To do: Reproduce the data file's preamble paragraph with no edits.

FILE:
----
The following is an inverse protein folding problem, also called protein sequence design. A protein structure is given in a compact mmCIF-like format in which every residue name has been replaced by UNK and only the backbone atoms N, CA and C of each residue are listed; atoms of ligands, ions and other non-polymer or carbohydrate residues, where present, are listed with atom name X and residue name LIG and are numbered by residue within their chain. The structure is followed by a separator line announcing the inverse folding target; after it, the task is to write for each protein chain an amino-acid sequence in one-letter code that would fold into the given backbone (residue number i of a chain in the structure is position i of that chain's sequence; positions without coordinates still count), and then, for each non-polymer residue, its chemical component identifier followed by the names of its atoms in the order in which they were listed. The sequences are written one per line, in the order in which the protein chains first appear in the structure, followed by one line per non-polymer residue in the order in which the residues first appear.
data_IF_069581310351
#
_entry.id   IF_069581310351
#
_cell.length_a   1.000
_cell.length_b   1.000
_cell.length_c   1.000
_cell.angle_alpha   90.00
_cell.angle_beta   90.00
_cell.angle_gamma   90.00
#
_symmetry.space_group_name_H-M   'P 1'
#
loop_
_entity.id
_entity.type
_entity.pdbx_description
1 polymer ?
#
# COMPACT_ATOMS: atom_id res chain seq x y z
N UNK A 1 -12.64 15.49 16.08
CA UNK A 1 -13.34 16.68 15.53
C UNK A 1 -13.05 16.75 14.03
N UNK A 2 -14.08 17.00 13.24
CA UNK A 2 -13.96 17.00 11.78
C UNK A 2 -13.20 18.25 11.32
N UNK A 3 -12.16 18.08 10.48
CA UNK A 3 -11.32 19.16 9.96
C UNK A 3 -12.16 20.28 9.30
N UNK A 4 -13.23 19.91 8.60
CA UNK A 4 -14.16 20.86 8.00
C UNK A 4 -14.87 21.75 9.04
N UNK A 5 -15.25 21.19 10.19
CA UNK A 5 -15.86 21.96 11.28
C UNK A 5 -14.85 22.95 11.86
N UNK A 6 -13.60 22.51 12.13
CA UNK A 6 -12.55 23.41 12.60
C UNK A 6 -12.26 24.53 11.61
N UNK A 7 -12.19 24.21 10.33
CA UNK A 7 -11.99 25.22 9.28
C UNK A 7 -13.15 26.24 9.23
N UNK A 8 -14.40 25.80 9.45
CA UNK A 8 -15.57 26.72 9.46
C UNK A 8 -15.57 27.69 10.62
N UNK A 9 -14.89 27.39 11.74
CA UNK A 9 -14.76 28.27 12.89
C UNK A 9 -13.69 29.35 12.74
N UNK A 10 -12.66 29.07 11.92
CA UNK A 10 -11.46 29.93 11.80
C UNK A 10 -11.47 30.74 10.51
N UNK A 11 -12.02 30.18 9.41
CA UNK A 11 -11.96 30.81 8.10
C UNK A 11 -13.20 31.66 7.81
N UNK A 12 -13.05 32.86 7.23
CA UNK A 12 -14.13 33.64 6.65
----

The following is an inverse protein folding problem, also called protein sequence design. A protein structure is given in a compact mmCIF-like format in which every residue name has been replaced by UNK and only the backbone atoms N, CA and C of each residue are listed; atoms of ligands, ions and other non-polymer or carbohydrate residues, where present, are listed with atom name X and residue name LIG and are numbered by residue within their chain. The structure is followed by a separator line announcing the inverse folding target; after it, the task is to write for each protein chain an amino-acid sequence in one-letter code that would fold into the given backbone (residue number i of a chain in the structure is position i of that chain's sequence; positions without coordinates still count), and then, for each non-polymer residue, its chemical component identifier followed by the names of its atoms in the order in which they were listed. The sequences are written one per line, in the order in which the protein chains first appear in the structure, followed by one line per non-polymer residue in the order in which the residues first appear.